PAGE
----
We read staff of British multinational Serco are suing for excessive suffering in Australia:
The federal government is facing a new multi-million-dollar litigation threat from dozens of ex-detention centre officers, citing psychiatric harm suffered at the centres.
University of NSW psychiatry expert Dr Zachary Steel said several such cases were pending in courts around the country.
The cases, many worth hundreds of thousands of dollars, are being pursued against both the federal government and past and present private sector detention centre operators, including G4S and Serco.
Dr Steel said the cases arose from workers’ compensation claims and “the psychological damage that happened to them as a result of their experience in detention centres”.
The news comes a day after The Daily Telegraph revealed multi-million-dollar legal action by ex-asylum seekers against the government and detention centre operators.
Department of Immigration and G4S spokespeople said they would not comment on cases that may come before the courts, while a spokeswoman for Serco was unaware of cases: “Our priority is to ensure the safety and wellbeing of our employees and those in their care.”Former Woomera detention centre GP Dr Simon Lockwood said he knew of several cases of former guards suing the government.
The blight of privatisation is that individuals are often expendable; the profit motive is paramount. And Serco’s record across the world is a troubled one.
This past weekend we read the following:
Serco Australia has signed a multi-billion dollar 20-year contract with the State Government which will see non-clinical services at the new Fiona Stanley Hospital come under the control of the private company.
Better known in Australia for running detention centres as well as operating services in WA in transport, defence, justice and immigration, Serco will run 28 services at Fiona Stanley – from fleet management to waste disposal, reception, pest control, linen, grounds maintenance and cleaning.
The State Government argues it will make significant savings by privatising services at Fiona Stanley.
But the contract will anger trade unions and the State Opposition which have argued for months that the plan will spell bad news for workers and patients.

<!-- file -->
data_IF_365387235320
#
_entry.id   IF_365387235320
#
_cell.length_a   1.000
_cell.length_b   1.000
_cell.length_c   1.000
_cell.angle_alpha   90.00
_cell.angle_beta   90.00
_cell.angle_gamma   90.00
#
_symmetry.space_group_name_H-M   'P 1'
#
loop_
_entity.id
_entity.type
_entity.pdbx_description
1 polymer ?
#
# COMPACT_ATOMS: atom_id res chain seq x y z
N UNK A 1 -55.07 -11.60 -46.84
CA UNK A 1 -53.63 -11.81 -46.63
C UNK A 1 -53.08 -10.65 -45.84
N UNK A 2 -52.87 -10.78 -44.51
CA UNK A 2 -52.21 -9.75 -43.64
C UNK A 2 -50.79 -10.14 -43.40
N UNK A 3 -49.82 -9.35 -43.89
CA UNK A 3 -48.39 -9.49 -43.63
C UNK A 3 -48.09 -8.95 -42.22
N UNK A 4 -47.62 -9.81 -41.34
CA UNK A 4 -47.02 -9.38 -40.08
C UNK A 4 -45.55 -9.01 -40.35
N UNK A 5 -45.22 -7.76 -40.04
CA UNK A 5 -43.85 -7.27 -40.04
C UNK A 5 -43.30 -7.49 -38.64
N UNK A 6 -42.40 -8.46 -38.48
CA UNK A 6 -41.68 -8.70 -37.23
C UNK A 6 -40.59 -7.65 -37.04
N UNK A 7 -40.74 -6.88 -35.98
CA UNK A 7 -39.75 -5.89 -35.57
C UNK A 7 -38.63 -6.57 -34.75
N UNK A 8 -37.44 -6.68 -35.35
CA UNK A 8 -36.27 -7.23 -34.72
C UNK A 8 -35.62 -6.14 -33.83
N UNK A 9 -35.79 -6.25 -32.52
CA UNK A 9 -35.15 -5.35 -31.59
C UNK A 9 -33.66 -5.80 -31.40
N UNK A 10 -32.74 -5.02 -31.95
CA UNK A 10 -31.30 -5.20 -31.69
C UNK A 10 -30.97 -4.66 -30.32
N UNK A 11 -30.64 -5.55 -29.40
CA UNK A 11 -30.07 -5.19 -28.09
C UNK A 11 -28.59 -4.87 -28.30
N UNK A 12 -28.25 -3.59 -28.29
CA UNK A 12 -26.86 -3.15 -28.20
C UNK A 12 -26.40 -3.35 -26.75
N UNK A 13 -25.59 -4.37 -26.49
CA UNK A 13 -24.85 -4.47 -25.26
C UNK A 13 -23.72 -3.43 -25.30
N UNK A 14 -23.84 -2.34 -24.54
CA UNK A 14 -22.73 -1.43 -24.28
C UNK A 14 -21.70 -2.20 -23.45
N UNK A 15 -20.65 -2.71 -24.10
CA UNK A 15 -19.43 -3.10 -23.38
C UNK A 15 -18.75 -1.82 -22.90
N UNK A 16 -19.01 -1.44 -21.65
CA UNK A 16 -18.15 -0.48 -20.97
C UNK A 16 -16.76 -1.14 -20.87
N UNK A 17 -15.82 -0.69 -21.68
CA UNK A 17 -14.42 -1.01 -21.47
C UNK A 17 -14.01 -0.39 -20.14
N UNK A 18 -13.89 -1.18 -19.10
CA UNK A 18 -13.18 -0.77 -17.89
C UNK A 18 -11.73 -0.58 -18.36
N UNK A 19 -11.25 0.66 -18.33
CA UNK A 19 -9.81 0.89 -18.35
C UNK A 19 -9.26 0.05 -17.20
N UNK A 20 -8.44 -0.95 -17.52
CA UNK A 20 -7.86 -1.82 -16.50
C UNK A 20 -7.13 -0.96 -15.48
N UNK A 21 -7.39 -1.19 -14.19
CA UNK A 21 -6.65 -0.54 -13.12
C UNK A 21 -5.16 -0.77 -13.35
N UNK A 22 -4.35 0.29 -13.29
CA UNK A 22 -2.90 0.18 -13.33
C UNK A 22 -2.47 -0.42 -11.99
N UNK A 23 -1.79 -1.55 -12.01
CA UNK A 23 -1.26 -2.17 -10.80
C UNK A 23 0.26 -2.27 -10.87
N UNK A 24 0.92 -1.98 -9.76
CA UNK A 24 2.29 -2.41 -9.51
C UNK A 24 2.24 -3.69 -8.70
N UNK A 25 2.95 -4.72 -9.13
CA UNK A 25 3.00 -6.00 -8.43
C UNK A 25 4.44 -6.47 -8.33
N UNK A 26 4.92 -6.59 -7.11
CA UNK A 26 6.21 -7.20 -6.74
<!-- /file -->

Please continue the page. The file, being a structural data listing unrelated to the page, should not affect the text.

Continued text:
Serco provides support services for five major hospitals in the United Kingdom, with the State Government arguing that many of these facilities were visited by WA health experts as part of them procurement process.
But United Voice state secretary Dave Kelly is claiming Serco’s record of running hospitals in the UK was cause for concern.
In May this year, Mr Kelly released a statement saying a recent independent UK investigation into Serco’s Wishaw General Hospital revealed six out of eight wards failed to meet hygiene standards.
He also argues that the privatisation deal breaches the current wages agreement, which includes a no privatisation clause.
The $2 billion Fiona Stanley is due to open mid 2014.
Many Royal Perth Hospital workers went on strike when the news was announced:
Union Secretary Dave Kelly told the meeting the government had negotiated the Serco deal without transparency and behind closed doors.
“Serco are a big company who are expert at one thing and that’s how to make a profit out of taxpayers’ money.”
He said the company had “made a hash of” Australian immigration detention centres that it managed and “made a fortune” in the process.
Even the West Australian’s Sunday Times ran a story questioning the unhealthy amount of assets now owned by Serco in Australia and beyond:
But the scale of the company is what worries most. Serco Australia is owned by one of London’s biggest companies, Serco Group, which has been listed on the London Stock Exchange since May 1988 and is a member of the FTSE 100.
Serco Group is now estimated to be worth about $4 billion. The company unashamedly flaunts its operations in Europe, the Middle East, Asia Pacific and North America. True to its global scale, Serco recently bought Intelenet, a business process outsourcing services company in India, which delivers services to seven countries and has more than 32,000 employees, for about $593 million.
And if you’ve ever taken the Indian Pacific, The Ghan or The Overland trains you’ve travelled Serco Asia Pacific-style.
According to its latest report to shareholders, the company expects revenue to reach $7.4 billion by the end of 2012.
Its latest contracts are a $50 million two-year contract with the Australian Defence Force and a $100 million five-year contract to manage a Queensland correctional centre.
Australian citizens have a right to ask why so many governments, of both political stripes, love Serco so much. It has little to do with the ability of the company to deliver services. Privatisation as a state religion allows ministers and officials to delegate responsibility to others, ideally those in the private sector with far less public accountability. But it’s our tax dollars paying for the privilege.